The How, Where and Why of Valentine, Texas

Did you know you can send your Valentine a Valentine from Valentine?

By W. F. StrongFebruary 8, 2017 9:30 am| ,

In Texas, we have a lot of towns with cool names. There is actually a town named Cool. And Cut and Shoot. And Valentine. Yes, Valentine. How cool is that? Especially if it’s February.

The story goes that a railroad crew, in 1882, had finished laying the tracks to the point where a water and fuel depot would be needed. It was Valentine’s Day. So they named the depot Valentine. It also was the name of one of their superiors, so the name has dual origins. Valentine, to give you coordinates, is halfway between L.A. and New Orleans, almost exactly 1000 miles from each. Or, if you want something local, halfway between Marfa and Van Horn. Deep in the Heart of West Texas.

Valentine never got very big. It says 217 on the city limits sign, but the mayor there, Jesus Calderon (who goes by Chuy), says that it is likely about 180 these days. Chuy has been mayor there for 40 years, likely a record of some kind for mayoral longevity in Texas. In addition to being mayor, he taught in the Valentine Independent School District for over decades and even worked part-time for many years as the local Fed Ex delivery man. Nobody knows Valentine like Chuy. He says there is no gas station, no ATM, and no crime.

The school, K-12, has about 40 students. Some years they only graduate five or six from high school. One year, not too long ago, they graduated two. Think about that. If you’re the poorer student of the two, you are simultaneously in the bottom 50 percent of your class and the salutatorian. Lisa Morton, who grew up there and is managing editor of the Van Horn Advocate, says that her sister graduated alone. I said that must have been a lonely event and she said, “Oh, no, the whole town came out to celebrate her big day.” Gotta love small towns.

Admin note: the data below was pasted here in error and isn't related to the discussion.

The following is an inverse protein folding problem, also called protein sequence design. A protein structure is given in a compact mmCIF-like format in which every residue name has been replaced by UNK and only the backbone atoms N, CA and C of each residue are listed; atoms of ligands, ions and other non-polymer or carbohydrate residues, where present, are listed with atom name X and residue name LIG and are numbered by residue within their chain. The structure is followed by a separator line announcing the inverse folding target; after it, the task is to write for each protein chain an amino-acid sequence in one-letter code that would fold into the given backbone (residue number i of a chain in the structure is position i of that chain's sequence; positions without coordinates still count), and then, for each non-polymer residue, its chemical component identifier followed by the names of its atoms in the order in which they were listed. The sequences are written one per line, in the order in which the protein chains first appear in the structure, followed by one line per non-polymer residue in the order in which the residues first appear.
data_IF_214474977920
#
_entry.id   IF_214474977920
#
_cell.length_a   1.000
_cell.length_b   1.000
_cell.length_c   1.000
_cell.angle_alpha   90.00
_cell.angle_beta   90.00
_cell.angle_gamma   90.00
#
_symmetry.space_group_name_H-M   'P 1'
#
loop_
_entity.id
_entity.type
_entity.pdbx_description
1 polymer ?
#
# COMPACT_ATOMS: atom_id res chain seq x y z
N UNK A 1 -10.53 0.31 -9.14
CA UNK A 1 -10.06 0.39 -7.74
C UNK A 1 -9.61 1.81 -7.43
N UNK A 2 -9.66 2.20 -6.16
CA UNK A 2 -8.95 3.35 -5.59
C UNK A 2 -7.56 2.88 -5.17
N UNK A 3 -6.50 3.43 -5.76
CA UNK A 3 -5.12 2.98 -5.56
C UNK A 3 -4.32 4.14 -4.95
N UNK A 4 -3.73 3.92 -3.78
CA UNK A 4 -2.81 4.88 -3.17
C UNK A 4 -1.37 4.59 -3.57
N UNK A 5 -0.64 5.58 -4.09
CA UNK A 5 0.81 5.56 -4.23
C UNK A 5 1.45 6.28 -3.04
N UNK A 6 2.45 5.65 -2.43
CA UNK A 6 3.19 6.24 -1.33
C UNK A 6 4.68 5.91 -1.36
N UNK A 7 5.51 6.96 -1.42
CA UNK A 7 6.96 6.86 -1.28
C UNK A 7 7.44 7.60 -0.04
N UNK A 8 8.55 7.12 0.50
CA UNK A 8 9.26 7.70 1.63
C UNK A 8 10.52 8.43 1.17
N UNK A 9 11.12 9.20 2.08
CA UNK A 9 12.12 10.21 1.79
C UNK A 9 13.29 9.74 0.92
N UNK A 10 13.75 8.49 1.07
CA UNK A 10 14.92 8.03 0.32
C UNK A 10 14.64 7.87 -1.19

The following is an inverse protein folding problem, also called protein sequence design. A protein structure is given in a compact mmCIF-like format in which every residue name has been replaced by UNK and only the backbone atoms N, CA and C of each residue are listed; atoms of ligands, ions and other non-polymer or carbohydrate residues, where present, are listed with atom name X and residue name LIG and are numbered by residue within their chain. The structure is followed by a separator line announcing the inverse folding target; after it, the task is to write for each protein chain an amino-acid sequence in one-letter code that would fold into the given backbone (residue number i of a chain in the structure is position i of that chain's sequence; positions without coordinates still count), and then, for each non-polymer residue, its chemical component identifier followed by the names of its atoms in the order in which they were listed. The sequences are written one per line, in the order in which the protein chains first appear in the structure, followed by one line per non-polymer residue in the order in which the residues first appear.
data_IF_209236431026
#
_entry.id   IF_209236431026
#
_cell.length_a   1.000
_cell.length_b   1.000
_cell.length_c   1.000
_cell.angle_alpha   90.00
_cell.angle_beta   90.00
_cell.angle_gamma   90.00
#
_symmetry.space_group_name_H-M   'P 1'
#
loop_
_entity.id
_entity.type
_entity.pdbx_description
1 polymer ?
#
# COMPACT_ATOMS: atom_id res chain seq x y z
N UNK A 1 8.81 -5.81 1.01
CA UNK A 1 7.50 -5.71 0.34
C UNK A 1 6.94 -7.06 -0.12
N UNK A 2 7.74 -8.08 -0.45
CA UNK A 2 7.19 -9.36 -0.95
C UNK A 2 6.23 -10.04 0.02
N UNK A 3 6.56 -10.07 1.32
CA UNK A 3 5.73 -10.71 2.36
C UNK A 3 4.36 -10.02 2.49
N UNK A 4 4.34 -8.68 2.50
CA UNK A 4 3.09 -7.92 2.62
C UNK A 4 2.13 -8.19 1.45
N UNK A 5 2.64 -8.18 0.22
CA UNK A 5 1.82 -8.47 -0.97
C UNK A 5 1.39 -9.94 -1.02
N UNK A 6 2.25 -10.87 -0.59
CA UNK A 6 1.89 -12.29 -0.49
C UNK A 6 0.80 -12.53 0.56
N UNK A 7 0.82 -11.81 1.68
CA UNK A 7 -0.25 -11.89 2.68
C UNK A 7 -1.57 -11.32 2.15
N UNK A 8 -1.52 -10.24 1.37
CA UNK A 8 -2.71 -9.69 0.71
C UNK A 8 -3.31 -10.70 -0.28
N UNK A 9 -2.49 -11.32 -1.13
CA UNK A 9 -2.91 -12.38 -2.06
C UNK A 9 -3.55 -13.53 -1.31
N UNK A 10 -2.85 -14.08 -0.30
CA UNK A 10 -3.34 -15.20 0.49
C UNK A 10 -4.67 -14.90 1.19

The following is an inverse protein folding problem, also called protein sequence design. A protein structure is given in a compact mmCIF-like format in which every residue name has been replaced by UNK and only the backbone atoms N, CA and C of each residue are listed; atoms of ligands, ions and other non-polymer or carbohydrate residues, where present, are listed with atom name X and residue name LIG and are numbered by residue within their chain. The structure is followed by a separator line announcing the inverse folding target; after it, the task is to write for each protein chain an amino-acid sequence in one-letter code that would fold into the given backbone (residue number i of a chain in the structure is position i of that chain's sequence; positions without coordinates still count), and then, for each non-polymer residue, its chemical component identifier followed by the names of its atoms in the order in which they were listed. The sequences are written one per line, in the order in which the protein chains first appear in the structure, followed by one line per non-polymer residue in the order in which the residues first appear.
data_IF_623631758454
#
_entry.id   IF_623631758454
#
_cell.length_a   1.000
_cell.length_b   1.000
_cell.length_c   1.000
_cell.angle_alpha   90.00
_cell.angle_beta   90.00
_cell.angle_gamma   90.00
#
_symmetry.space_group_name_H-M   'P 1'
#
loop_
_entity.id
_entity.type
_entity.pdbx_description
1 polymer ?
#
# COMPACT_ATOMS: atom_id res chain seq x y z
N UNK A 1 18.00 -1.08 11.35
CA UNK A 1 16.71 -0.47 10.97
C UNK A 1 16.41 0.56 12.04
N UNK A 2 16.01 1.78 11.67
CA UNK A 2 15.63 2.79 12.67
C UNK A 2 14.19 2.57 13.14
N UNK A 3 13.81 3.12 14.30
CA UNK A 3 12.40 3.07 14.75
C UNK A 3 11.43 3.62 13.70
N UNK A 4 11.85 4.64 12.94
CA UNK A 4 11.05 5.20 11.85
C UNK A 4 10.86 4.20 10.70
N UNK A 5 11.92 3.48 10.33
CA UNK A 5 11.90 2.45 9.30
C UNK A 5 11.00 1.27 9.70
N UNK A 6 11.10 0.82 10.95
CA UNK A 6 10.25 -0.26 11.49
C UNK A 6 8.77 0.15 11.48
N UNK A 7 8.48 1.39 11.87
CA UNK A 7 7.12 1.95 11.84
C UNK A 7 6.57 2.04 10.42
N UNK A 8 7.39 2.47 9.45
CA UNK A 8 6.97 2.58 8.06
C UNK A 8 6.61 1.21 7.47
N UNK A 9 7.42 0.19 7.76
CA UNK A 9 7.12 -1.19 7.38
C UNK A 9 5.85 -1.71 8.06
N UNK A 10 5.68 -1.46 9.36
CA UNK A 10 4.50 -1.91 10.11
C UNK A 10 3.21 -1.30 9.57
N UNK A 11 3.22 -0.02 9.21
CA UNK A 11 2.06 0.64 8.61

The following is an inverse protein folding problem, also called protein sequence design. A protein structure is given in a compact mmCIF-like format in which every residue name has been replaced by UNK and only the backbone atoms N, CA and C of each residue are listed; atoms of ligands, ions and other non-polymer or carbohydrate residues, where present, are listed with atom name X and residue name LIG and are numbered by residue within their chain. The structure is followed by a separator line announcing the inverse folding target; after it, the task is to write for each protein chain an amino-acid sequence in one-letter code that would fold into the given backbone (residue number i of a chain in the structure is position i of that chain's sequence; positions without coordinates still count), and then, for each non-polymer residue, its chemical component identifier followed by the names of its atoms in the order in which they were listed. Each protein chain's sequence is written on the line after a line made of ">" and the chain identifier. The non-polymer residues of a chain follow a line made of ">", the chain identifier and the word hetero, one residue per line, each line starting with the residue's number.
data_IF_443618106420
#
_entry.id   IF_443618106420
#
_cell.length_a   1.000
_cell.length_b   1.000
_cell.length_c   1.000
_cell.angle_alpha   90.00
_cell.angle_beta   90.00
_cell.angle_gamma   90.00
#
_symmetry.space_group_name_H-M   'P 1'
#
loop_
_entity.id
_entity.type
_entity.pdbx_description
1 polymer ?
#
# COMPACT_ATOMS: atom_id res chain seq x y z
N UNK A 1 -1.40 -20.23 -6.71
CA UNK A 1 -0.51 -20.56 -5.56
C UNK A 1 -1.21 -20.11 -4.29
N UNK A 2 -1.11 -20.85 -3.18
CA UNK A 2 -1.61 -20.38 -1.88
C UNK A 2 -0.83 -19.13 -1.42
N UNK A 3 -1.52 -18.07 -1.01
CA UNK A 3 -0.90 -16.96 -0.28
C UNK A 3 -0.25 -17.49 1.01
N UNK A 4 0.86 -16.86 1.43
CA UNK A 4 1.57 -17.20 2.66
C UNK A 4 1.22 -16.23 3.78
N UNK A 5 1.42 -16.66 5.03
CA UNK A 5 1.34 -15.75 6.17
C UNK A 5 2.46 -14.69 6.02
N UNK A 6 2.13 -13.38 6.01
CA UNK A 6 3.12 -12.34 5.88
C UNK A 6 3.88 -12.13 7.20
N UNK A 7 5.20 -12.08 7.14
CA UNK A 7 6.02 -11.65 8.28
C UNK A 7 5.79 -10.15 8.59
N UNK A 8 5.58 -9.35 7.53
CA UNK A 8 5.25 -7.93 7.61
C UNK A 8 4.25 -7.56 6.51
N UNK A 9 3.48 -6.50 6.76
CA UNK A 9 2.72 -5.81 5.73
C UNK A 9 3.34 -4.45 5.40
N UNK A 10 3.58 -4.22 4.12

Well, the town isn’t so small that it doesn’t have a post office. And in February they are busier than Santa’s elves on Christmas Eve. This time of year they receive thousands of cards to be re-mailed bearing the Valentine postage stamp. The cards come from all over the U.S. and as many as 30 foreign countries. One year they sent one to the White House, to Chelsea Clinton. Each year there is a design contest at the school and the winner has their “love logo” chosen as that year’s stamp. Imagine that. You can send your Valentine a Valentine from Valentine. Can’t get much more romantic than that!

Unless you take your Valentine to Valentine on the 14th. Chuy says they have a big party each year, underwritten by Big Bend Brewing Company from nearby Alpine. Last year, Jerry Jeff Walker played. Two years ago, Joe Ely was there playing his famous song, Saint Valentine. This year, Little Joe y La Familia will headline the event. Since Valentine’s Day falls on a Tuesday, there was pressure to move it to the weekend, but Mahala Guevara, vice president of Big Bend Brewing, explains in the official brochure: “West Texas was never known for convenience; to enjoy the best the region has to offer, you have to be willing to work for it. And your hard work will be rewarded with great Texas music… “

Gotta love it. A work ethic embedded in leisure. A very Texas concept.

Big Bend Brewing is even brewing a special ale for the event called Total Commitment. On the back of this limited edition brew it says, in part, “The owner of this…came all the way to Valentine, Texas, on a Tuesday night…what Total Commitment do you have to make.” At 14.2 percent proof, it is appropriately named. Makes my eyes a little misty thinking about it.

The most romantic Texas couple I know is Coach Taylor and his wife Tami, from Friday Night Lights. They are fictional, but they’re also authentically romantic. I could see them taking an impromptu road trip to Valentine for Valentine’s – just 200 miles from Dillon.

Coach Taylor always told his team: “clear eyes, full hearts, can’t lose.” It’s good advice for football. Probably good advice for love, too.

W.F. Strong is a Fulbright Scholar and professor of Culture and Communication at the University of Texas Rio Grande Valley. At Public Radio 88 FM in Harlingen, Texas, he’s the resident expert on Texas literature, Texas legends, Blue Bell ice cream, Whataburger (with cheese) and mesquite smoked brisket.